Unfortunately, the New York Public Library’s micro-film copy cuts off the edge of the right-hand column of the page with Hammett’s review so that the final four or five letters of each line are missing — sometimes this is a whole word, other times the end of a word. In addition, the copy is poor and several words are illegible; however, enough is legible that reasonable guesses can be made as to the majority of the missing or illegible text.
(In the quotes provided here the text in brackets are mine and Don’s best guesses based on the shape of the letters that can be made out and the context of the sentence. Regular text in brackets are words or parts of words that are cut-off at the right-hand edge of the paper; these again are our best guesses at the missing words or letters based on the partial words that are still present and/or the context of the sentence. There are only two words in the first quote below for which we could not make a guess).
Hammett was impressed with Joyce’s difficult final book. He observes that much of it deals with dreams and that in describing these dreams Joyce set them down . . .
in a [shifting] dazzling eelish prof[usion] [of] half hints and distortions, songs, sagas, [illegible] [drink], [brawls], Tristan and Isolde, the [seven] [seas], American comic strips, Shakespeare, [missing] the battle of Waterloo, saints, Oliver Cro[mwell–]set down in English that needs the h[elp of a ] dozen other languages and jargons ranging [from] Sanskrit and Lapp to pidjin [sic] English.
Hammett acknowledged his own difficulty with the book and concluded perceptively that:
To read “Finnegans Wake” is to bog [down] more often than not and seldom to be sur[e] [you] [are] not missing more than you are finding.
But you have another choice — to say to [hell] with the whole thing. Just what you will [miss] [if] you take the third and easiest way [out is–] and will be for sometime — a very deba[table] point. Certainly you will miss much beauty[,] [you] will miss the greatest of all experiments i[n the] refreshening of a language, and you will [miss] several thousands of deathless, hair-raising [and] preposterous puns. I think you will also [miss a] better book than “Ulysses.”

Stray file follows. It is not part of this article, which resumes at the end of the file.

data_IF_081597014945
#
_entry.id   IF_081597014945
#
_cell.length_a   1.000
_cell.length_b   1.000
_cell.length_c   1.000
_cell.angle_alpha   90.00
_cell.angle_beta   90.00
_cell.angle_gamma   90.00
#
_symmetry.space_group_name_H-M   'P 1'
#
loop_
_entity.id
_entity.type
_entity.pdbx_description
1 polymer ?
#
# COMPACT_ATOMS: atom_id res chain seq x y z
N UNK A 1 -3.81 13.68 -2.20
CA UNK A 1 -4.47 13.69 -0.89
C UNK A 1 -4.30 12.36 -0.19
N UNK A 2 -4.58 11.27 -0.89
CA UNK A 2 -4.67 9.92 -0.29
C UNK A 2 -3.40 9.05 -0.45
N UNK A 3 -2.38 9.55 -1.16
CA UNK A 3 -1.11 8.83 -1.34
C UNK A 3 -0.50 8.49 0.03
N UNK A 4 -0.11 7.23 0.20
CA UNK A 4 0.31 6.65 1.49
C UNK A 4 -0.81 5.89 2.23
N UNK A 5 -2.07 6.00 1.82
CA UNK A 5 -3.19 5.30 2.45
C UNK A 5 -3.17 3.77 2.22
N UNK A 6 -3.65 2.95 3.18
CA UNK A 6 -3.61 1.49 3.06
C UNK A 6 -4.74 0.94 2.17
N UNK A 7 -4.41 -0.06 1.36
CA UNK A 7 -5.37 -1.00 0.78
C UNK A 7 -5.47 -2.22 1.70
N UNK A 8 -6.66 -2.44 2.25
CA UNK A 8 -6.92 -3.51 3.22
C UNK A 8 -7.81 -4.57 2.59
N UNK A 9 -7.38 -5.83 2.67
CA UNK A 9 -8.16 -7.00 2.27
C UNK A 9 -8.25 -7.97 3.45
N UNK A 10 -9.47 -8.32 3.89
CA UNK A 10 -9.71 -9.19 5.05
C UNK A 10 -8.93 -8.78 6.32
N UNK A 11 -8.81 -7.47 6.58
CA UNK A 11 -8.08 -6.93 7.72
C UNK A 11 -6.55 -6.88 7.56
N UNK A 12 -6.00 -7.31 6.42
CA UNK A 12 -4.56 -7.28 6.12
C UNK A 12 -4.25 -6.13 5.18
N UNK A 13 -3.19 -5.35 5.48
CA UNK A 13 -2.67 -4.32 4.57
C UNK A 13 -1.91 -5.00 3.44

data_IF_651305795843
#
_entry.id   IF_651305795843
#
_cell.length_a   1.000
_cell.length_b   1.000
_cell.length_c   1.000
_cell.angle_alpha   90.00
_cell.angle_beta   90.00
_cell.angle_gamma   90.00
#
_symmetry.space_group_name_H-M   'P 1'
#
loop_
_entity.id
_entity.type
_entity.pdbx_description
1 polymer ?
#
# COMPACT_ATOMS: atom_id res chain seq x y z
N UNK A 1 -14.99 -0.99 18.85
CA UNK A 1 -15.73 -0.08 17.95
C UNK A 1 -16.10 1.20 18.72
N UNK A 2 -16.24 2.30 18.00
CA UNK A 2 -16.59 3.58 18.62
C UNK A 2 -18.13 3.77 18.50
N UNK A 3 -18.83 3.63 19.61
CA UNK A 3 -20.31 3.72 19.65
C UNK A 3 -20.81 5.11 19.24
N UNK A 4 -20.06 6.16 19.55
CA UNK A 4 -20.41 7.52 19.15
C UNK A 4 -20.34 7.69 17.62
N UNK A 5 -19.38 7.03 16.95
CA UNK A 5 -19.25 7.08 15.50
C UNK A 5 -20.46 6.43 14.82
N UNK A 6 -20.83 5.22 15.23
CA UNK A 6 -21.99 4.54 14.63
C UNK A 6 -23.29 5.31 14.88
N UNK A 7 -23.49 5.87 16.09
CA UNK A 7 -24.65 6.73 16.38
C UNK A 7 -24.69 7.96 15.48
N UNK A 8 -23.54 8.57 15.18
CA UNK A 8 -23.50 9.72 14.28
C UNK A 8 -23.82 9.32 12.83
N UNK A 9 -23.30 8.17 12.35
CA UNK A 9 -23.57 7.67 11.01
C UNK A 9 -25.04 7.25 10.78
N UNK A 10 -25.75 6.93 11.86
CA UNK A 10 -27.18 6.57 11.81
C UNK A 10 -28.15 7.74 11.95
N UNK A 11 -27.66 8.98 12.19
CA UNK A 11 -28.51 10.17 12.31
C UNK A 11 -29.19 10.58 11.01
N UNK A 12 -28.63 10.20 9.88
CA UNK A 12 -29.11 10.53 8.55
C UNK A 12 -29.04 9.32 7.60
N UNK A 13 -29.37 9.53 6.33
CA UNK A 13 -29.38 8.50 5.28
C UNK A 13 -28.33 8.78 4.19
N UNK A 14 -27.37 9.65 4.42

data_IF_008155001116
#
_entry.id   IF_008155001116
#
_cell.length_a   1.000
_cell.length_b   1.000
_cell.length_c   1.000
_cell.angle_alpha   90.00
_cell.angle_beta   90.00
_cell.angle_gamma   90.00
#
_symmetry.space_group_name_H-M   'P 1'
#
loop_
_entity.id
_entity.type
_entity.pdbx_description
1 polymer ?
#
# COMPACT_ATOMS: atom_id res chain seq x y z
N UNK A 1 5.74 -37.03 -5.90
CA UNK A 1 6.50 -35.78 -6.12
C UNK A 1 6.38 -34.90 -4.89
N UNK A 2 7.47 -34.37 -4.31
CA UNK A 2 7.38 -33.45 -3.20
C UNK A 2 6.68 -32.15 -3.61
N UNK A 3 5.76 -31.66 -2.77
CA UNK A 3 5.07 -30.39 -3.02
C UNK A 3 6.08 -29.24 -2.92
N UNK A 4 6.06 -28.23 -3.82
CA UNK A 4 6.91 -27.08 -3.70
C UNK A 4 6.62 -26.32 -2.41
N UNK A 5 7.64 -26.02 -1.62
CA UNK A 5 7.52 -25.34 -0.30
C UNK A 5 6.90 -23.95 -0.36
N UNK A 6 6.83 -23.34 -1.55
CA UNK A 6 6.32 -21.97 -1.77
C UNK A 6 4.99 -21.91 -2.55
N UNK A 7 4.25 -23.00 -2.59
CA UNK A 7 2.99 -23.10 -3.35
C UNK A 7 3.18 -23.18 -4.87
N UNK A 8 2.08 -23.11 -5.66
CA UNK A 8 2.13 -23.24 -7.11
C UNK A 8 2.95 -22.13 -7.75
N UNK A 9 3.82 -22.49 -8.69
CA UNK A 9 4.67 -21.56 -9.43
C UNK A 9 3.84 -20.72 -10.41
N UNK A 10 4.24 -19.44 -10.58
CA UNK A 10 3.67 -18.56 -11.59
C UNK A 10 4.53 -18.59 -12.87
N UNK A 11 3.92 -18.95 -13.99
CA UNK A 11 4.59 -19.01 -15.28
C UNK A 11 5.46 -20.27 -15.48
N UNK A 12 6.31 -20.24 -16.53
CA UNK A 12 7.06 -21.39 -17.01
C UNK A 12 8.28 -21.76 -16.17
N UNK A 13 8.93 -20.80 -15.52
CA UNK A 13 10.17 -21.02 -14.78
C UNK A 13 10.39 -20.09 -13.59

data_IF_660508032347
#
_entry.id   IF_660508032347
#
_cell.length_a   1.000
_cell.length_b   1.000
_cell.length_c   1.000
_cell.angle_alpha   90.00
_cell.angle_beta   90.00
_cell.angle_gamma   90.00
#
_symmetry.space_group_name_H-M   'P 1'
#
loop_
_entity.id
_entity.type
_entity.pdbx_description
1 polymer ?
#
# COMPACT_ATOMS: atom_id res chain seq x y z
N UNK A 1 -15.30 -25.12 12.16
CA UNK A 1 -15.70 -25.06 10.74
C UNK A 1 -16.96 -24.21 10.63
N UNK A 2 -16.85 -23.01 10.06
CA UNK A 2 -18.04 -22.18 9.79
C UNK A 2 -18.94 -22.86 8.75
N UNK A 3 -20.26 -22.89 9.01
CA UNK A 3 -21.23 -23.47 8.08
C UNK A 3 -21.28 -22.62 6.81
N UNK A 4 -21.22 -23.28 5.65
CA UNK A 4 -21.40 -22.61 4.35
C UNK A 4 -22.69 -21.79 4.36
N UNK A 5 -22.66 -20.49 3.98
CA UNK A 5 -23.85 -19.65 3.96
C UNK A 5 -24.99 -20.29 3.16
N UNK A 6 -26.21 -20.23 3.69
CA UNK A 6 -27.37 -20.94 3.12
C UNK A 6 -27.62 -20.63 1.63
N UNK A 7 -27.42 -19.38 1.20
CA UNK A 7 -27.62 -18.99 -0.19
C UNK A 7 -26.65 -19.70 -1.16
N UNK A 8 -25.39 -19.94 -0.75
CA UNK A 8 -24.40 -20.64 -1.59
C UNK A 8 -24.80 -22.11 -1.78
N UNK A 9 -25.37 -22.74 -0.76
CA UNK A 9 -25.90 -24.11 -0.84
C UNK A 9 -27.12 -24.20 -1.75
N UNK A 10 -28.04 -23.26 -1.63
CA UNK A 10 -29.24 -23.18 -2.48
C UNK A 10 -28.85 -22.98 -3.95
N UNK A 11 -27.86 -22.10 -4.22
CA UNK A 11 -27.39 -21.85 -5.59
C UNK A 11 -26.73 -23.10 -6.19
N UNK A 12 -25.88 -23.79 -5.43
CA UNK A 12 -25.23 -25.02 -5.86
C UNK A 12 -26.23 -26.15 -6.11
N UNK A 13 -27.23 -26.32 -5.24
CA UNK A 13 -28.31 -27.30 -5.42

Finnegan’s Wake was published in 1939. It is impressive that Hammett read the book with a critical eye so quickly and produced a perceptive review in such short order.
Hammett’s favorable opinion was not shared among the majority of reviewers of the book upon its initial release. Hammett had little formal education, but his letters reveal him to be a prodigious and wide-ranging reader, one who was perceptive and formed his own opinions rather than relying upon those of others. It’s a shame this review was never published for general release.
This leaves only two of Hammett book reviews unlocated. The first is the topic of a March 6, 1925 letter to the editors of the Forum, in which Hammett requests that they make some changes to the review of Upton Sinclair’s Mammonart: An Essay in Economic Interpretation that he had sent two days previous.
The Forum often published unsolicited reviews from readers; apparently Hammett’s review was one of these. It was never published. Unless it survives tucked away somewhere among his papers at the University of Texas, it is probably forever lost.
The second, Eyes of Reason by Stefan Heym, is mentioned by Hammett in a March 11, 1951 letter to Maggie Kober. He writes that “I’ve got a stack of work I’m supposed to do tonight, like writing a review of Heym’s Eyes of Reason for the Liberty Book Club.” Assuming he actually did get to work that night (or sometime around then) and this review was produced, it has never been located. Most likely it would have been written for a promotional pamphlet for the Book Club rather than for publication in a periodical.